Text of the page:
On female friendships

Charlotte over at https://mypixieblog.com/ has given me loads of things to think about lately.  She’s written a couple of posts on female friendships and I thought it was time I did one of my own.

I think alot of us can agree that an amazing friendship is one of lifes gifts that you treasure.

I have a friend I’ve known since I was five and we are still in contact 31 years later.  She lives overseas (moved many years ago) and I miss her but we make do with FB, e-mail and Whatsapp.  I don’t need to tell you it is not the same as when she lived down the road.  Literally – her parents and mine were in the same road.  We shared the magic of Father Christmas, went to the same Sunday school, shared the excitement of starting our first jobs after college.  We attended each others weddings and there are so many times that I wish she didn’t live on a different continent but I’m thankful for technology which helps with the distance.

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Then some friends come into our lives as adults.  6 years ago I was at a cousin’s birthday and I got talking to one of the other ladies at the party.  We just clicked instantly – I think it was over her handbag and she went on to become a really close friend.  A wonderful shopping partner who will find the top or shoes you are looking for, in your size in seconds (plus she loves the same shopping mall as I do).  She is organised, makes solid plans and doesn’t let you down.  Doesn’t take friends for granted and these days that is a huge deal.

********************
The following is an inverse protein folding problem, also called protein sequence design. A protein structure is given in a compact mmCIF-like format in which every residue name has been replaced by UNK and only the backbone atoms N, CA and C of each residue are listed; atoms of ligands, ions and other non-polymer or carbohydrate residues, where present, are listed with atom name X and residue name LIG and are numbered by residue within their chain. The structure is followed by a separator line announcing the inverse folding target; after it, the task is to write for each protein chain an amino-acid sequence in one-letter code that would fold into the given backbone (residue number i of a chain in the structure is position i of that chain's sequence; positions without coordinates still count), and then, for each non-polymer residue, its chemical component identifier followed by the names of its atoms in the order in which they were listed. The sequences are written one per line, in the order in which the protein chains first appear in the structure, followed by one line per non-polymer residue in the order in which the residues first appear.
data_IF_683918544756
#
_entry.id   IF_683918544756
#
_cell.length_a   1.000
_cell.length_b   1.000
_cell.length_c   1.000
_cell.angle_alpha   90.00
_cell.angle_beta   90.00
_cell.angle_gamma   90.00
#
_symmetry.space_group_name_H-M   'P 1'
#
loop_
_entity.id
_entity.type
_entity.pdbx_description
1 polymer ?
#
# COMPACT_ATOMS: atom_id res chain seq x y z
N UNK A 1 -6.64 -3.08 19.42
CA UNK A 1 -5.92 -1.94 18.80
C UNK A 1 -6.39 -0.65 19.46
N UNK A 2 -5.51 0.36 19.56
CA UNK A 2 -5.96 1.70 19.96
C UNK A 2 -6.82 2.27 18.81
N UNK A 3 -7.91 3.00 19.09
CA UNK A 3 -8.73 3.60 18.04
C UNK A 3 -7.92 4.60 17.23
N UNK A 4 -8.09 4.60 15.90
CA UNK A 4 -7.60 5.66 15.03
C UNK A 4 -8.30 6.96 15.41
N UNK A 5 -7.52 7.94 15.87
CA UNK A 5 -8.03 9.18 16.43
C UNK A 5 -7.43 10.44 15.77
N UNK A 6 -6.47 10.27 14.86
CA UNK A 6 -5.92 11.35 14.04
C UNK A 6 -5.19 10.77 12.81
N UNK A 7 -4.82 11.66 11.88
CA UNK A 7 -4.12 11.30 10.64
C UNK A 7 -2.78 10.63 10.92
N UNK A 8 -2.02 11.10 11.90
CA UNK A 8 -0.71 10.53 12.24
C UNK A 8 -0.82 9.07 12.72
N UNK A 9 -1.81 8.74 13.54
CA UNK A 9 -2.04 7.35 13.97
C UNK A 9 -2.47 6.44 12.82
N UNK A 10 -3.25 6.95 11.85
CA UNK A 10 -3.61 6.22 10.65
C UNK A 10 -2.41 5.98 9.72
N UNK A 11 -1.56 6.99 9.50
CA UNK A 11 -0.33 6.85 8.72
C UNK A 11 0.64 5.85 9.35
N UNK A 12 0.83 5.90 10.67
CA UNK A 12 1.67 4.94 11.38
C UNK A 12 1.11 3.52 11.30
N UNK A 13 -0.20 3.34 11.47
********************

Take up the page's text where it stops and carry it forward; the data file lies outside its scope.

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These are two friendships that I’m highlighting to show that the time you know a person isn’t everything.  But what I find as an adult is that I’m far more selective as to what I put up with because I know what a healthy friendship entails.  These fabulous ladies have taught me this.   They have both been genuine, thoughtful and kind from the moment we met.  And so have the others who I’m proud to call friends and who I enjoy spending time with.

When I look back at a few friendships that didn’t make the cut, I can instantly see why.  One person was doing all the taking.  Or there was a toxic element (a huge turnoff for me).  Or the introvert card was played.

Let me explain that last one as I’m also an introvert.  I like my space in a friendship but when I say I’m going to something I’m there.  There are things I don’t enjoy yet over the years did because I wanted to be a good friend.  Like sitting in rush hour traffic to get to birthday dinners.  Sitting through hours of movies that were not my cup of tea.  Going to my least favourite mall on the busiest day of the week.  It didn’t matter what I was going through or what sort of week I’d had.  I DID it.  And was it reciprocated?  In some cases no.

There is a huge difference to being a genuine introvert and a lazy and rather shitty friend.  And boy have I had my share of the latter in the last few years!

And then there is the friend who acts like your best pal but is really just there for the season.  Don’t expect anything deep or heartfelt when you go through a rough time.  When I lost my gran and was grieving a friend knew this.  Instead of sending a single message of comfort she gave endless updates regarding her move to another country (complete with photos of her new house and how she’d decorated the rooms).  I’d lost someone extremely important to me and was in a lot of pain and I realised that I was not dealing with a friend – I was dealing with someone that collects friends and makes them feel like they are nothing more than a number once the season is over.